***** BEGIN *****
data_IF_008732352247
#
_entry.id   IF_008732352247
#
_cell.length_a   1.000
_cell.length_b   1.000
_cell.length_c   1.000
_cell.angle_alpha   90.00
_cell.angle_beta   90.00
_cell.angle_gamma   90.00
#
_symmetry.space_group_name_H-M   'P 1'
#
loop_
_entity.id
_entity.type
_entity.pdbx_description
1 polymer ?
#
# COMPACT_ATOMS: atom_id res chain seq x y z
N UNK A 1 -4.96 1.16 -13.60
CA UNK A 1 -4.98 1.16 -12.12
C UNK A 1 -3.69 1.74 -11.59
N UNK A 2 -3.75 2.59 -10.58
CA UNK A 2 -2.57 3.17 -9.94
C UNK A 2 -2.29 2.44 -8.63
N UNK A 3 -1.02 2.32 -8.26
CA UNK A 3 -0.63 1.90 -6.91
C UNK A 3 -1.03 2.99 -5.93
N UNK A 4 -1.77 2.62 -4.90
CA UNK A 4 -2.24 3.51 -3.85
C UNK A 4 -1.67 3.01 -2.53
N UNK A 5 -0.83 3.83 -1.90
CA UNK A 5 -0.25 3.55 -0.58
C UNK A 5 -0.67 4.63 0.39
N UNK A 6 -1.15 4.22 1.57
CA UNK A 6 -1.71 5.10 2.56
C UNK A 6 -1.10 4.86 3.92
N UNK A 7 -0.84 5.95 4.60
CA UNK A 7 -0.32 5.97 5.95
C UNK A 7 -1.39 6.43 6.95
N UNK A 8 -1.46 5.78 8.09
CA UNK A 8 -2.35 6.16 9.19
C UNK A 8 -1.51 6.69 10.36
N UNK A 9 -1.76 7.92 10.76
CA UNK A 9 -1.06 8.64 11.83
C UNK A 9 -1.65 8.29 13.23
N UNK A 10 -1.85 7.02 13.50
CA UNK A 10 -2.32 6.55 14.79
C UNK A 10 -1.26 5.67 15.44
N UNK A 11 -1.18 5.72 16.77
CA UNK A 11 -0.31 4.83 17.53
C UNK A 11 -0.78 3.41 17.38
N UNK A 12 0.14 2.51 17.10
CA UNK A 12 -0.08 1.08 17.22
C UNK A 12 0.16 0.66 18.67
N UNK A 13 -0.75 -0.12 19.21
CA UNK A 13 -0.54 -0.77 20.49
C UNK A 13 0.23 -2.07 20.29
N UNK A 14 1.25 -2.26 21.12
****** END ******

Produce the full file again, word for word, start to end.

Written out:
data_IF_008732352247
#
_entry.id   IF_008732352247
#
_cell.length_a   1.000
_cell.length_b   1.000
_cell.length_c   1.000
_cell.angle_alpha   90.00
_cell.angle_beta   90.00
_cell.angle_gamma   90.00
#
_symmetry.space_group_name_H-M   'P 1'
#
loop_
_entity.id
_entity.type
_entity.pdbx_description
1 polymer ?
#
# COMPACT_ATOMS: atom_id res chain seq x y z
N UNK A 1 -4.96 1.16 -13.60
CA UNK A 1 -4.98 1.16 -12.12
C UNK A 1 -3.69 1.74 -11.59
N UNK A 2 -3.75 2.59 -10.58
CA UNK A 2 -2.57 3.17 -9.94
C UNK A 2 -2.29 2.44 -8.63
N UNK A 3 -1.02 2.32 -8.26
CA UNK A 3 -0.63 1.90 -6.91
C UNK A 3 -1.03 2.99 -5.93
N UNK A 4 -1.77 2.62 -4.90
CA UNK A 4 -2.24 3.51 -3.85
C UNK A 4 -1.67 3.01 -2.53
N UNK A 5 -0.83 3.83 -1.90
CA UNK A 5 -0.25 3.55 -0.58
C UNK A 5 -0.67 4.63 0.39
N UNK A 6 -1.15 4.22 1.57
CA UNK A 6 -1.71 5.10 2.56
C UNK A 6 -1.10 4.86 3.92
N UNK A 7 -0.84 5.95 4.60
CA UNK A 7 -0.32 5.97 5.95
C UNK A 7 -1.39 6.43 6.95
N UNK A 8 -1.46 5.78 8.09
CA UNK A 8 -2.35 6.16 9.19
C UNK A 8 -1.51 6.69 10.36
N UNK A 9 -1.76 7.92 10.76
CA UNK A 9 -1.06 8.64 11.83
C UNK A 9 -1.65 8.29 13.23
N UNK A 10 -1.85 7.02 13.50
CA UNK A 10 -2.32 6.55 14.79
C UNK A 10 -1.26 5.67 15.44
N UNK A 11 -1.18 5.72 16.77
CA UNK A 11 -0.31 4.83 17.53
C UNK A 11 -0.78 3.41 17.38
N UNK A 12 0.14 2.51 17.10
CA UNK A 12 -0.08 1.08 17.22
C UNK A 12 0.16 0.66 18.67
N UNK A 13 -0.75 -0.12 19.21
CA UNK A 13 -0.54 -0.77 20.49
C UNK A 13 0.23 -2.07 20.29
N UNK A 14 1.25 -2.26 21.12